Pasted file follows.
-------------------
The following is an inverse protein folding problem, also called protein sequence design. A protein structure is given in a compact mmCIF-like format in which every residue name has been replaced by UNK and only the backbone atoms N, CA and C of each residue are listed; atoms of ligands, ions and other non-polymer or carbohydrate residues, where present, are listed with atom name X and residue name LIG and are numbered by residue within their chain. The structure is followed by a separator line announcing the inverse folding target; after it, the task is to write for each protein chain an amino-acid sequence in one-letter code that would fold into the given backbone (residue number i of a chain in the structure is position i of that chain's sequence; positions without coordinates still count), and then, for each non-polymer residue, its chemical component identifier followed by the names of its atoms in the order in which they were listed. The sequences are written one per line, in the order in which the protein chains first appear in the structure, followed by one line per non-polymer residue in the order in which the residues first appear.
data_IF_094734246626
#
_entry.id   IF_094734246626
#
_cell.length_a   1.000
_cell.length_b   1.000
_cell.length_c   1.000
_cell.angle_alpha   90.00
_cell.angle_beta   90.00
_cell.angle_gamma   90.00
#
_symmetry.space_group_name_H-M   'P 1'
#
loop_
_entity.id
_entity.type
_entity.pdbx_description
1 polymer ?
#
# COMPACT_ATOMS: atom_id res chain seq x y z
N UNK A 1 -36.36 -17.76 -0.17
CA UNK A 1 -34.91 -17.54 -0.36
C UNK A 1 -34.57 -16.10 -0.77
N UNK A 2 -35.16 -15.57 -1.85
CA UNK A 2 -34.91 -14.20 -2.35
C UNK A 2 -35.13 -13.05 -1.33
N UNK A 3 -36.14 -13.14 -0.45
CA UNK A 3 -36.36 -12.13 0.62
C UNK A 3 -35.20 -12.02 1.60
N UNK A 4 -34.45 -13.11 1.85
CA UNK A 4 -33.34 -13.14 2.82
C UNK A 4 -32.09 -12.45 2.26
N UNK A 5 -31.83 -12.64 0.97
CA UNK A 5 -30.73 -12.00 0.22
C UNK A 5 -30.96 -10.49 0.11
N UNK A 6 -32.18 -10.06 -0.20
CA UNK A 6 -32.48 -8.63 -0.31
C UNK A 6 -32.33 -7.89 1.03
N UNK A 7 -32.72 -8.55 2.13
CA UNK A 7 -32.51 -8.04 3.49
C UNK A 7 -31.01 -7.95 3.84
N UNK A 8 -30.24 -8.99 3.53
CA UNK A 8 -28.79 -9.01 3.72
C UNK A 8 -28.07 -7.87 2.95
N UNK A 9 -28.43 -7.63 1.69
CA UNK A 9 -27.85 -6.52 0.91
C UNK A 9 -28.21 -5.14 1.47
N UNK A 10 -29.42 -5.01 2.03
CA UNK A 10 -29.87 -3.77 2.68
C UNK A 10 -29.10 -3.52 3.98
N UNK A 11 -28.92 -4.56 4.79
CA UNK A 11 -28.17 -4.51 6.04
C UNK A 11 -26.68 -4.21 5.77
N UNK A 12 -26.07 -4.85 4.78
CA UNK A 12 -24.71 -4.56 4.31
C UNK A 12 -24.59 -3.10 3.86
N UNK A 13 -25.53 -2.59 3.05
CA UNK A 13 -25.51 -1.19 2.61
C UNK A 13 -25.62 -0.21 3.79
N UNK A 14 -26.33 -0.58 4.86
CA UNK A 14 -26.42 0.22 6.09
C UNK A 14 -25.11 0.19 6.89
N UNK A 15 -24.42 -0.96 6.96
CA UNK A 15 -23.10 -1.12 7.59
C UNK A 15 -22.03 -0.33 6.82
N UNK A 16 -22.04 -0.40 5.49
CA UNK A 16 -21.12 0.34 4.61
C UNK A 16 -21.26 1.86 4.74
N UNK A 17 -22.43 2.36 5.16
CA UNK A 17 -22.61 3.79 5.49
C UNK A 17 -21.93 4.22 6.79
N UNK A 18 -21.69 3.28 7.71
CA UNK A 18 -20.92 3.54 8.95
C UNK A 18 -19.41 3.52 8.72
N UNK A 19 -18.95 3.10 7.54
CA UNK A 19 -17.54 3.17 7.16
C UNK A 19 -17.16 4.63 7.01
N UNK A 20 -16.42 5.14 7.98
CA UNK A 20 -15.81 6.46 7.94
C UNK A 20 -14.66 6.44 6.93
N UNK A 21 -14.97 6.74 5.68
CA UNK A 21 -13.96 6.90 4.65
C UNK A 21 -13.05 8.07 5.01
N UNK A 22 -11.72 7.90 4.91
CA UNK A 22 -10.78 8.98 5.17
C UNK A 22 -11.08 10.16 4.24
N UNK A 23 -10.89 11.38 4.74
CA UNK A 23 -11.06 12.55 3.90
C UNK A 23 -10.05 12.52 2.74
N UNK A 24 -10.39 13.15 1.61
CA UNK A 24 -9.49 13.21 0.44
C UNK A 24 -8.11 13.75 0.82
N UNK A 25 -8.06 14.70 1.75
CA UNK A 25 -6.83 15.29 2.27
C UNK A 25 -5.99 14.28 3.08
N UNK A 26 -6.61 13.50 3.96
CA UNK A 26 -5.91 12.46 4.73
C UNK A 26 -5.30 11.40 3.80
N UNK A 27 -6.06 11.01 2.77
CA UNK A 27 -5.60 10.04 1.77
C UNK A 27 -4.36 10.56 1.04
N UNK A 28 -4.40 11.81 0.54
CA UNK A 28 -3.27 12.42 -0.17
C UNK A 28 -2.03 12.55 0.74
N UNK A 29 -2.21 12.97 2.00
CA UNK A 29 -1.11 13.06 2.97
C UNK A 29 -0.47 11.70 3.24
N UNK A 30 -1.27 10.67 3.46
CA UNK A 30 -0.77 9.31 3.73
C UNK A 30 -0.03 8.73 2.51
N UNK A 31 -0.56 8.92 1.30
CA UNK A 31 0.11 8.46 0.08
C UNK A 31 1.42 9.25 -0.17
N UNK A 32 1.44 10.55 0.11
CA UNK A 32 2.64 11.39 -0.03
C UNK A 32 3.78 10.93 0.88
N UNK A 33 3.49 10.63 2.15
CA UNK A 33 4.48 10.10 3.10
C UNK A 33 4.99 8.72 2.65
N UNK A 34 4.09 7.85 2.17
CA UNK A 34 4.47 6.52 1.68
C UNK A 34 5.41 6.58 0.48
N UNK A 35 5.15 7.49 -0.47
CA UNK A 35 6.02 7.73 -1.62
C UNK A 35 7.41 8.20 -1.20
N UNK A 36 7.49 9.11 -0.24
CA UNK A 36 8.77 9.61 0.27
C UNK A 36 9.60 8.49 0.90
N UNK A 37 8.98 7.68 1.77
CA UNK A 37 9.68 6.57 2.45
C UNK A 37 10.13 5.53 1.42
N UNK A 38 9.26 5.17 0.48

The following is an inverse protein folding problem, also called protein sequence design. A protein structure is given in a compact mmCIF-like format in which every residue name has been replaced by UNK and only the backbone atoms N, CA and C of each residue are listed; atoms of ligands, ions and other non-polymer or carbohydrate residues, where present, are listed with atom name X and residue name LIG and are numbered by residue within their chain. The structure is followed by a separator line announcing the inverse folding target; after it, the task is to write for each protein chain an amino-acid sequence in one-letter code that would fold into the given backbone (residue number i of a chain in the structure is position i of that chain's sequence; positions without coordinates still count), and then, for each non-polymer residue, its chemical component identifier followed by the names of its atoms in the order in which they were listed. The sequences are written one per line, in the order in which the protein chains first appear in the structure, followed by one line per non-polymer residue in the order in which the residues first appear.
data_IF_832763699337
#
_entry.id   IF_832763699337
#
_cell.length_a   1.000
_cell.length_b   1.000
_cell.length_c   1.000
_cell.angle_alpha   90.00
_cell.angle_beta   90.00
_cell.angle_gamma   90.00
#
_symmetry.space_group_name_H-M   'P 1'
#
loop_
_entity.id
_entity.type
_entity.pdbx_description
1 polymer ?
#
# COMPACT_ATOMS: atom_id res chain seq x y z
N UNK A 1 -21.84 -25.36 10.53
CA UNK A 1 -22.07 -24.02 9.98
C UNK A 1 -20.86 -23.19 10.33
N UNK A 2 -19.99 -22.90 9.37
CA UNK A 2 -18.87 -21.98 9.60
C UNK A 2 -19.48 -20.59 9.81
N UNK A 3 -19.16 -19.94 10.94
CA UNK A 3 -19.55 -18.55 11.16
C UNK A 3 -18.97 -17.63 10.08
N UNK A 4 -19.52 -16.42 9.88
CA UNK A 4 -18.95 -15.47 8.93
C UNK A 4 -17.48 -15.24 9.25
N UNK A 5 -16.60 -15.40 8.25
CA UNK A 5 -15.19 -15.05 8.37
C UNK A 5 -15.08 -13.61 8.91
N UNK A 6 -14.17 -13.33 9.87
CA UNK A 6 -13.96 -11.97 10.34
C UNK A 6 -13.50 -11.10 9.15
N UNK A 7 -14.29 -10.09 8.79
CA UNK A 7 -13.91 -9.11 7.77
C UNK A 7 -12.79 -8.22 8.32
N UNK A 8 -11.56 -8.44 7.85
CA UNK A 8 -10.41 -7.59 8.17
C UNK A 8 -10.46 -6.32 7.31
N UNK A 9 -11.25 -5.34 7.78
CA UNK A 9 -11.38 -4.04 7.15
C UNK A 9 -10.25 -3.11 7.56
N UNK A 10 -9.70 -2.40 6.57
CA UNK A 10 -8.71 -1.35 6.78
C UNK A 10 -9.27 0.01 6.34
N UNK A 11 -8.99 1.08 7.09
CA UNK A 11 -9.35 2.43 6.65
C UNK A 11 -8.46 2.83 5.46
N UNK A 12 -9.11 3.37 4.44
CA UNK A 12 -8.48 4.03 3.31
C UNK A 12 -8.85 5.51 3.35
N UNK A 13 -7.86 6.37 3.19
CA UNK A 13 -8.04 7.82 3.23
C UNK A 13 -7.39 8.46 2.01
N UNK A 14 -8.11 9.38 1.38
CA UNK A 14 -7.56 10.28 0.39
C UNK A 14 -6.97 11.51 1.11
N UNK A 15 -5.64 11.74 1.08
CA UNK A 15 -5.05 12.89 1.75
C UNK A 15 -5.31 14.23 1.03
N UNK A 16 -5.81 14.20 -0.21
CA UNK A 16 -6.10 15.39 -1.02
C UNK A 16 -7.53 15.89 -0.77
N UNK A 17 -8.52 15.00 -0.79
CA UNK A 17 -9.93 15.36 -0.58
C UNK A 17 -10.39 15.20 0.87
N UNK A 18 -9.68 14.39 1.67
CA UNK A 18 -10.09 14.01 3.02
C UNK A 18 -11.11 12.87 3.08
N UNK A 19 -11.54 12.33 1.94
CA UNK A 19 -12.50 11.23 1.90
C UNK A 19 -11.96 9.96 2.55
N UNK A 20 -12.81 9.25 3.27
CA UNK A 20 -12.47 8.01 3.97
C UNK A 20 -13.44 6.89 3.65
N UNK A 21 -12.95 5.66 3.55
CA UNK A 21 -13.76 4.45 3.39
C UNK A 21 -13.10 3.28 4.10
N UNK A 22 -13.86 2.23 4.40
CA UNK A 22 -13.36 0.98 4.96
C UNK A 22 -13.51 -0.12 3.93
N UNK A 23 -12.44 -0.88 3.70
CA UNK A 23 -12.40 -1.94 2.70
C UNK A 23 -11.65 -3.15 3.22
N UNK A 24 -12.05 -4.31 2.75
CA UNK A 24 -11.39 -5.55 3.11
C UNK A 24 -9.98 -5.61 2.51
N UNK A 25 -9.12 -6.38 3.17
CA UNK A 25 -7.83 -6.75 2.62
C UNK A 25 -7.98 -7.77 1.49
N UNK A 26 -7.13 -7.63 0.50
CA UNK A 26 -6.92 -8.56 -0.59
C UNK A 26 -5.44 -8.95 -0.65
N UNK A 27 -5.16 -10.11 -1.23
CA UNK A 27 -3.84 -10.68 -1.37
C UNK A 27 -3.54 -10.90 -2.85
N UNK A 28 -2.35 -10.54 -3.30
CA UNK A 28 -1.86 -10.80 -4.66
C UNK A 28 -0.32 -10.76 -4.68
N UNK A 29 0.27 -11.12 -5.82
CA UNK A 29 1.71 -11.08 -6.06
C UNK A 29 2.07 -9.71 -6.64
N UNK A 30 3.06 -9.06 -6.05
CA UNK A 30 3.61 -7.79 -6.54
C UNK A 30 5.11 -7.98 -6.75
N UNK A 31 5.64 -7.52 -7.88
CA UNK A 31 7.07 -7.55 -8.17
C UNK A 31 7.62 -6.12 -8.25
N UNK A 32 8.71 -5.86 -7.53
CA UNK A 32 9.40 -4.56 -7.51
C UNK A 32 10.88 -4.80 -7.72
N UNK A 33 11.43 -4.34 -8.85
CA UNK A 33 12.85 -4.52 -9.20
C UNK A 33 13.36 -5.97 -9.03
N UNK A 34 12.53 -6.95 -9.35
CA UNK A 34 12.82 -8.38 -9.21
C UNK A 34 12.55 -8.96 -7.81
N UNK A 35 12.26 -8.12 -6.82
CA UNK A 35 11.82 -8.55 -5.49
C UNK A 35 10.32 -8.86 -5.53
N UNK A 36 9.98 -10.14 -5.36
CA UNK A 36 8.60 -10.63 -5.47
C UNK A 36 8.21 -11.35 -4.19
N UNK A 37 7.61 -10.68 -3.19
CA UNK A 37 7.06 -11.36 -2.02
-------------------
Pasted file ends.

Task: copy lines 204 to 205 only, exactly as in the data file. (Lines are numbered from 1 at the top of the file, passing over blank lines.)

CA UNK A 17 -9.93 15.36 -0.58
C UNK A 17 -10.39 15.20 0.87